Smarter Tools for Classifying Jobs Help When Job Descriptions Are Inadequate
By Kerri Wizner, MPH, CPH
A current, detailed job description is important for managing a disability claim so that cognitive and physical job demands can be utilized to support an employee’s return-to-work (RTW) effort.
Lacking this information can be a serious barrier at almost any point along the effort. When developing work restrictions, transitional duty, or accommodations, job data is critical, and time is of the essence to keep the employee on-track for a timely RTW.
Too many employers don’t fund job descriptions; perhaps they think vendors should pay for this, or the business case for job descriptions is too complex. Whatever the reason, absence professionals too often must find ways to facilitate RTW efforts with an outdated job description, or nothing at all.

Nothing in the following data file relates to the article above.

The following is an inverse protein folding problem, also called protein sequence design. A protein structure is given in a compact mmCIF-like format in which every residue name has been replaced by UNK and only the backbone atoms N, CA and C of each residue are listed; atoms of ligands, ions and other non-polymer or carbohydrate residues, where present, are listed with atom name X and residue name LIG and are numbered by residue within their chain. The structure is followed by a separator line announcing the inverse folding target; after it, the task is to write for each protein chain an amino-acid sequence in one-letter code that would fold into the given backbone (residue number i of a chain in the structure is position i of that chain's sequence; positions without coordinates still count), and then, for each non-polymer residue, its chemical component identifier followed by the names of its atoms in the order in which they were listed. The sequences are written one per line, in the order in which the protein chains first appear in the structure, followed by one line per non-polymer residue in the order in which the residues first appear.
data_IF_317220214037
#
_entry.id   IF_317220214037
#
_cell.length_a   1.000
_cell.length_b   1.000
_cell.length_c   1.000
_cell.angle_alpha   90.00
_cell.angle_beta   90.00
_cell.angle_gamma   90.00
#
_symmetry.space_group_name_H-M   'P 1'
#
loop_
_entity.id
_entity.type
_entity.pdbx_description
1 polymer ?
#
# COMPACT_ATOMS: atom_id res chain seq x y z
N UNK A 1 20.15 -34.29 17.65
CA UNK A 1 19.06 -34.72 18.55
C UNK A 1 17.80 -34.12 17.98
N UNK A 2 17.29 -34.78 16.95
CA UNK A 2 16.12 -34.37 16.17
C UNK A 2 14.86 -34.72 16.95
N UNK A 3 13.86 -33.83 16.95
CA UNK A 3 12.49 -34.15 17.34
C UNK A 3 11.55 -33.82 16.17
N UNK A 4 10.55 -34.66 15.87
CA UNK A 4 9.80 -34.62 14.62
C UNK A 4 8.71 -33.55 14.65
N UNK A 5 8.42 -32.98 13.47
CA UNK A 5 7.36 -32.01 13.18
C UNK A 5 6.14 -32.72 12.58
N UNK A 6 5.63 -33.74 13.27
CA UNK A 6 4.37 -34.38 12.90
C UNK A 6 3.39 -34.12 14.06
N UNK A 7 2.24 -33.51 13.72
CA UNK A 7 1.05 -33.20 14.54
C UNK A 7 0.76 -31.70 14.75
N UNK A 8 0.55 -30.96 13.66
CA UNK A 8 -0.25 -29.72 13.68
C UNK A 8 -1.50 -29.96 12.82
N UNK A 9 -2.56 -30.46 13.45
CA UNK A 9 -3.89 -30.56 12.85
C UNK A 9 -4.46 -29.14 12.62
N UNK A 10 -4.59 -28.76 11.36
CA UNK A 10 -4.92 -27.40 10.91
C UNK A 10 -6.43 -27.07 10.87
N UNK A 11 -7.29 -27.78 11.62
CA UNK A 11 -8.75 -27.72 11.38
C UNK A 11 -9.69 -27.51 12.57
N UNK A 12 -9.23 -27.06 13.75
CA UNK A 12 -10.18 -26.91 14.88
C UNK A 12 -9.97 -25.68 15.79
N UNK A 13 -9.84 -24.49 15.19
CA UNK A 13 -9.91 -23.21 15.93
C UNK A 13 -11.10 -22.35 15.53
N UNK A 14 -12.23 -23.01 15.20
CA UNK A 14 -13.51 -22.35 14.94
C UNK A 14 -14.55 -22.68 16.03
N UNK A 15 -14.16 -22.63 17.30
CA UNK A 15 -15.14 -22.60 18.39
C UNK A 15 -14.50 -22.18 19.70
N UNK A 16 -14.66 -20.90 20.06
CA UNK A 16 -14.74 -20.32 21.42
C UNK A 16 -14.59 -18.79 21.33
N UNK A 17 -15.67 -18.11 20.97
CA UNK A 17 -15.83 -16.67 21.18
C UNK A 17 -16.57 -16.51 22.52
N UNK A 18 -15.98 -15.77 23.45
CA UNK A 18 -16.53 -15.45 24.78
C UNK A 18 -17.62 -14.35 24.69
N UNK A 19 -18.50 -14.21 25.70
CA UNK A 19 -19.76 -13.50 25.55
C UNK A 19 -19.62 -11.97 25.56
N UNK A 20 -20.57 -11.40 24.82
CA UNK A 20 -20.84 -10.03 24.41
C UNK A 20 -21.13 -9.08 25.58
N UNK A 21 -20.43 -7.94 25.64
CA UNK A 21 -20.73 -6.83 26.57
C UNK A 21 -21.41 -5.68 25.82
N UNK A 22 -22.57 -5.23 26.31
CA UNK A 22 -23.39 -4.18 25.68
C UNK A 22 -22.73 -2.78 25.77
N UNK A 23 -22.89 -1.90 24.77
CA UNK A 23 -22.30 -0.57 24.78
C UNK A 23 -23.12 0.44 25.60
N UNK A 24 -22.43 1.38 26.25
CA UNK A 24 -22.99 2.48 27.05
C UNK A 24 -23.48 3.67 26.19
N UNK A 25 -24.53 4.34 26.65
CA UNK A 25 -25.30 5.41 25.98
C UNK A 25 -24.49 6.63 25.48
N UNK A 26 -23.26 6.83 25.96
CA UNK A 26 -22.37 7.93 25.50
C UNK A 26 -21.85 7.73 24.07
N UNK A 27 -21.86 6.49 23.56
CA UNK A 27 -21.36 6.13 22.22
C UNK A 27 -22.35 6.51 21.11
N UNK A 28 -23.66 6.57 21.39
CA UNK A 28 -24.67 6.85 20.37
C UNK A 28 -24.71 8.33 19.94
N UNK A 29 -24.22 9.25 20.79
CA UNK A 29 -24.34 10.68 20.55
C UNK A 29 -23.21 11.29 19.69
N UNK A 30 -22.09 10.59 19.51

When that happens and employers don’t have the ideal of annually updated job descriptions, how do they keep moving forward toward RTW? Federal agencies provide data based on extensive occupational research that can give case managers surprisingly detailed job demands. These tools provide an excellent basis for informed conversations with the employee to plan RTW.
Classifying jobs into general categories is often a first step to understanding an employee’s activities at work, such as the amount of weight they need to lift or the amount of sitting or walking at the worksite. The Dictionary of Occupational Titles (DOT)1 by the U.S. Department of Labor is commonly used to classify jobs.
This standardized occupational information was first published in 1939 to support job placement activities and contained information on more than 17,500 jobs categorized into 550 occupational groups. The most recent version (the 4th edition) was published in 1977, with the last update occurring in 1991. Needless to say, jobs, titles, and their associated activities have changed significantly since then.
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